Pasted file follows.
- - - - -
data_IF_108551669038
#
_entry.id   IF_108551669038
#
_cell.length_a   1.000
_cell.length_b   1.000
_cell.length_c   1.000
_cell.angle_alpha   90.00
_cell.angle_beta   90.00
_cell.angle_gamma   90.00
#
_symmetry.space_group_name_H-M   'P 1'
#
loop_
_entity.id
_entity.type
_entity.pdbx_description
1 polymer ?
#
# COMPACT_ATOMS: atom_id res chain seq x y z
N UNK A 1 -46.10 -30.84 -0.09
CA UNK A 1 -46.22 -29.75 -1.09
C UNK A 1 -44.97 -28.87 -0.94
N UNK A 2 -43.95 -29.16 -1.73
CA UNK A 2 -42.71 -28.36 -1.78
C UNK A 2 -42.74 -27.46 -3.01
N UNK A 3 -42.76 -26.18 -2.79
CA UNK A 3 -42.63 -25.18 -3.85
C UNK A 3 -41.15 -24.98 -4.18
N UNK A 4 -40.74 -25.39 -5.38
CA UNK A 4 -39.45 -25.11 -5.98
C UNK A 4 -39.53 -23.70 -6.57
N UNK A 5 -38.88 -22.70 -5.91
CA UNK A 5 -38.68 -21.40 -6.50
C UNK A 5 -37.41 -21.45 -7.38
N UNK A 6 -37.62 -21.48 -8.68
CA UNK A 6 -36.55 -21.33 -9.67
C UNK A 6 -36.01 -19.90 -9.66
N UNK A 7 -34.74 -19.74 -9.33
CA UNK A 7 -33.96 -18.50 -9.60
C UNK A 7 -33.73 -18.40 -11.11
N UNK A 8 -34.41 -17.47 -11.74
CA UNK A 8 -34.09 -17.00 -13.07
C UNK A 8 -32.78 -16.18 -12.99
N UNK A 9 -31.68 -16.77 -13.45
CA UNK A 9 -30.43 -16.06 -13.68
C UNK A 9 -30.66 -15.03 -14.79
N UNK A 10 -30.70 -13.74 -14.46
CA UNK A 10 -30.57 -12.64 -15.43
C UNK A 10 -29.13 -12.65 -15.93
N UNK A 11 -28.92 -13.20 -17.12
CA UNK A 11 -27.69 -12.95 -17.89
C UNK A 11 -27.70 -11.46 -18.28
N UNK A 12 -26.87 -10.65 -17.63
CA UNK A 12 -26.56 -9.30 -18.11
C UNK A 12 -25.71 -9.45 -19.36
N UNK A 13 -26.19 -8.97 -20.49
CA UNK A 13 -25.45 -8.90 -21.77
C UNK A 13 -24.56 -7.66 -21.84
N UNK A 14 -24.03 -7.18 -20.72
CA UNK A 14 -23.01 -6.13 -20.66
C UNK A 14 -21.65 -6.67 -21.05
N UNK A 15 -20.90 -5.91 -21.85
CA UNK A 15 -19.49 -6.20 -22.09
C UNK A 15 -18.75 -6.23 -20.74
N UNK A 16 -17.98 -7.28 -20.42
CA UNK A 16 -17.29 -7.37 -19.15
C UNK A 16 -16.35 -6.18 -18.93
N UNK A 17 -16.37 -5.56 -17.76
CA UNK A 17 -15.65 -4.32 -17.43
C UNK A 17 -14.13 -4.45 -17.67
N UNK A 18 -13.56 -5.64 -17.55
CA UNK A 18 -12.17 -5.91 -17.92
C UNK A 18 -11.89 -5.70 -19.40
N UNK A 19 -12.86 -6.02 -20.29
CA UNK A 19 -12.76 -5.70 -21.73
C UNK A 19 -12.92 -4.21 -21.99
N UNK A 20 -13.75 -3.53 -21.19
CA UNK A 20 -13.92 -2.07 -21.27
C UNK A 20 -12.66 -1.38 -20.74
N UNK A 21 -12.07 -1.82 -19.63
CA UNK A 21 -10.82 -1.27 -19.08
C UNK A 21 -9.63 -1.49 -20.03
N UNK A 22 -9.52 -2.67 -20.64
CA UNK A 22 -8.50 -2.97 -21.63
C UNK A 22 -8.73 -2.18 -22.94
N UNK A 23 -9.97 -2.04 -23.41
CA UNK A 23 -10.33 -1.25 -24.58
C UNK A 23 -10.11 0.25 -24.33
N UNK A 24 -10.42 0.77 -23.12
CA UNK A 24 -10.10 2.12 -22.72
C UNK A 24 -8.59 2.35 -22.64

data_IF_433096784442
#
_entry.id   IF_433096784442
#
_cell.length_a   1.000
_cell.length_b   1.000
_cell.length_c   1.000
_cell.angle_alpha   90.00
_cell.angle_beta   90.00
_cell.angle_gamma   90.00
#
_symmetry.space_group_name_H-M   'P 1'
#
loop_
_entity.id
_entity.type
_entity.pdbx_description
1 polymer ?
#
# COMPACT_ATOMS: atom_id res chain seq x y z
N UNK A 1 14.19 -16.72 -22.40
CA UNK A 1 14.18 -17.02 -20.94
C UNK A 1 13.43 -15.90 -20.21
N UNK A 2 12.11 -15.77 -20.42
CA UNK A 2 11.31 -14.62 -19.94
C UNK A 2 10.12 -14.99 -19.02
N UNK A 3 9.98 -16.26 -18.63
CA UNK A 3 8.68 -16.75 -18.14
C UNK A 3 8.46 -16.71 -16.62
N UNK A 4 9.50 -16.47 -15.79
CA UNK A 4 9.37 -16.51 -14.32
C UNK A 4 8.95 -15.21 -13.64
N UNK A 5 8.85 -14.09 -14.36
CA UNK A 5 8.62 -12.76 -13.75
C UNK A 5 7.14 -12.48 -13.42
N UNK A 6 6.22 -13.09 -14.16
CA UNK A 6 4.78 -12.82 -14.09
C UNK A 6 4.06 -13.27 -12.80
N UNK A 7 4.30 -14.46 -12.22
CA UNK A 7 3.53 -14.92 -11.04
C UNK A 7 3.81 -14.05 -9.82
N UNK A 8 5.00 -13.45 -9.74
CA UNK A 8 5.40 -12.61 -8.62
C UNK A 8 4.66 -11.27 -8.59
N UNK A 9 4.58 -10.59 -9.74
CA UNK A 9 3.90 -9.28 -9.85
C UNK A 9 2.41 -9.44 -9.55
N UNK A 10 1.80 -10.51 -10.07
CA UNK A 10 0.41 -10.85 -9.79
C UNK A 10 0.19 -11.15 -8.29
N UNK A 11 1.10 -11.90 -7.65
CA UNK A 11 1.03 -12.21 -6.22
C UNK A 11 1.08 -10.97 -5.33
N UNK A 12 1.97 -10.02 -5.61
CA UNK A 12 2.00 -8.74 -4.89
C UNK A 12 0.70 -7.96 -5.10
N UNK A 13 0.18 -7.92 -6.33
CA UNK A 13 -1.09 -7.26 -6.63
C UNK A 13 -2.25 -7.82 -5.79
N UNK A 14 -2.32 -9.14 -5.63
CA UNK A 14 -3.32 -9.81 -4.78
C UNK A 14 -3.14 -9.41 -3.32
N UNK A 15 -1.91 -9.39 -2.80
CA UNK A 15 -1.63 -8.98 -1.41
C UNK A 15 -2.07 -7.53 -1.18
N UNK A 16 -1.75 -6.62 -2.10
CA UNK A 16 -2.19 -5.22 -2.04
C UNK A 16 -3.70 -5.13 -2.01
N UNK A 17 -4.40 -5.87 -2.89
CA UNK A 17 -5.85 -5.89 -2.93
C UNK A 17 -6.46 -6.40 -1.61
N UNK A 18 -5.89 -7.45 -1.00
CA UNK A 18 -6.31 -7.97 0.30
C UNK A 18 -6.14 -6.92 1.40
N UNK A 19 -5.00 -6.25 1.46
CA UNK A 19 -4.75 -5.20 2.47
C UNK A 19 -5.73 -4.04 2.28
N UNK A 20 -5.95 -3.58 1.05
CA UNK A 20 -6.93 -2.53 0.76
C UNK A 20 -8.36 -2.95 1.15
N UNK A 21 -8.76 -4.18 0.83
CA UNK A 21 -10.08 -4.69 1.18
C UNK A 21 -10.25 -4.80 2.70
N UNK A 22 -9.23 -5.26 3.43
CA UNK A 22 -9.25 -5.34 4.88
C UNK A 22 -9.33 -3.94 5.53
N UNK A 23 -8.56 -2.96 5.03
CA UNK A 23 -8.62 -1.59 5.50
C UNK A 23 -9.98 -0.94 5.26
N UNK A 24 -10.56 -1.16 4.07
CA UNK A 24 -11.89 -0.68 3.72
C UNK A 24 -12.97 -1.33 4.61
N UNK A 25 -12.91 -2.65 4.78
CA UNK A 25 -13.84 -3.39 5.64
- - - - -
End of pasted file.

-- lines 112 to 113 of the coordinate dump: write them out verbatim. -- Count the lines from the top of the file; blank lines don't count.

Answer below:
# COMPACT_ATOMS: atom_id res chain seq x y z
N UNK A 1 14.19 -16.72 -22.40